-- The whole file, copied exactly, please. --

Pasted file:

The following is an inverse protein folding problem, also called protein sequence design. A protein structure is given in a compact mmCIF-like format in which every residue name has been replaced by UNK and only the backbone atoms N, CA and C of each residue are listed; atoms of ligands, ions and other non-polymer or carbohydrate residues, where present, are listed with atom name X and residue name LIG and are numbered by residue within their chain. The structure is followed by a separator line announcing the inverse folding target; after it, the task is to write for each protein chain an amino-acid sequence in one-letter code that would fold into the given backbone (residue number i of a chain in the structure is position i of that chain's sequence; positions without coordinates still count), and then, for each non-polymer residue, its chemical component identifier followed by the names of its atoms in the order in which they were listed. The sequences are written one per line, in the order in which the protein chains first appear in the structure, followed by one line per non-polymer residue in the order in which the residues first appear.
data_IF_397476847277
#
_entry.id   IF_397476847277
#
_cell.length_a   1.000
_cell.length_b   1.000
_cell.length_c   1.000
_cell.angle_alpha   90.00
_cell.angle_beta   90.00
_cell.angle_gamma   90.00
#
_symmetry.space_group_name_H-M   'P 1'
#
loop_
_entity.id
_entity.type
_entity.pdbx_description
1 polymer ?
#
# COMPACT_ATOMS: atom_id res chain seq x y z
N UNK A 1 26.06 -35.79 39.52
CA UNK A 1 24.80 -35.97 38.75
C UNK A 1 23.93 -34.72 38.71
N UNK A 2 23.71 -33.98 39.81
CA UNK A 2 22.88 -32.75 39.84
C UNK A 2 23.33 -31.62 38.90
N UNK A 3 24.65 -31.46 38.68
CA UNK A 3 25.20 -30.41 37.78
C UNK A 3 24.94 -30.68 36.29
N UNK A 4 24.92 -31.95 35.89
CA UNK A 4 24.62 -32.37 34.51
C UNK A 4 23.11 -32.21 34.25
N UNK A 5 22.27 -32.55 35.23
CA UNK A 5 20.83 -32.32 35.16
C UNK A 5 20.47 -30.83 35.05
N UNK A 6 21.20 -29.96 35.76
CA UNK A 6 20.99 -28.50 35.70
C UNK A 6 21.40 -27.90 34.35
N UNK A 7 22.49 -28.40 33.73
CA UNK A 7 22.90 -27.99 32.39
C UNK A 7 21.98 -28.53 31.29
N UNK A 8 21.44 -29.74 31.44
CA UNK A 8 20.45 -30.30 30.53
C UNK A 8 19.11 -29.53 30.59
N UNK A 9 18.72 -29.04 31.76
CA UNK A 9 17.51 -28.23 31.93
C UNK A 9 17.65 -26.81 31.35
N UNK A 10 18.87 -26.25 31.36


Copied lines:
The following is an inverse protein folding problem, also called protein sequence design. A protein structure is given in a compact mmCIF-like format in which every residue name has been replaced by UNK and only the backbone atoms N, CA and C of each residue are listed; atoms of ligands, ions and other non-polymer or carbohydrate residues, where present, are listed with atom name X and residue name LIG and are numbered by residue within their chain. The structure is followed by a separator line announcing the inverse folding target; after it, the task is to write for each protein chain an amino-acid sequence in one-letter code that would fold into the given backbone (residue number i of a chain in the structure is position i of that chain's sequence; positions without coordinates still count), and then, for each non-polymer residue, its chemical component identifier followed by the names of its atoms in the order in which they were listed. The sequences are written one per line, in the order in which the protein chains first appear in the structure, followed by one line per non-polymer residue in the order in which the residues first appear.
data_IF_397476847277
#
_entry.id   IF_397476847277
#
_cell.length_a   1.000
_cell.length_b   1.000
_cell.length_c   1.000
_cell.angle_alpha   90.00
_cell.angle_beta   90.00
_cell.angle_gamma   90.00
#
_symmetry.space_group_name_H-M   'P 1'
#
loop_
_entity.id
_entity.type
_entity.pdbx_description
1 polymer ?
#
# COMPACT_ATOMS: atom_id res chain seq x y z
N UNK A 1 26.06 -35.79 39.52
CA UNK A 1 24.80 -35.97 38.75
C UNK A 1 23.93 -34.72 38.71
N UNK A 2 23.71 -33.98 39.81
CA UNK A 2 22.88 -32.75 39.84
C UNK A 2 23.33 -31.62 38.90
N UNK A 3 24.65 -31.46 38.68
CA UNK A 3 25.20 -30.41 37.78
C UNK A 3 24.94 -30.68 36.29
N UNK A 4 24.92 -31.95 35.89
CA UNK A 4 24.62 -32.37 34.51
C UNK A 4 23.11 -32.21 34.25
N UNK A 5 22.27 -32.55 35.23
CA UNK A 5 20.83 -32.32 35.16
C UNK A 5 20.47 -30.83 35.05
N UNK A 6 21.20 -29.96 35.76
CA UNK A 6 20.99 -28.50 35.70
C UNK A 6 21.40 -27.90 34.35
N UNK A 7 22.49 -28.40 33.73
CA UNK A 7 22.90 -27.99 32.39
C UNK A 7 21.98 -28.53 31.29
N UNK A 8 21.44 -29.74 31.44
CA UNK A 8 20.45 -30.30 30.53
C UNK A 8 19.11 -29.53 30.59
N UNK A 9 18.72 -29.04 31.76
CA UNK A 9 17.51 -28.23 31.93
C UNK A 9 17.65 -26.81 31.35
N UNK A 10 18.87 -26.25 31.36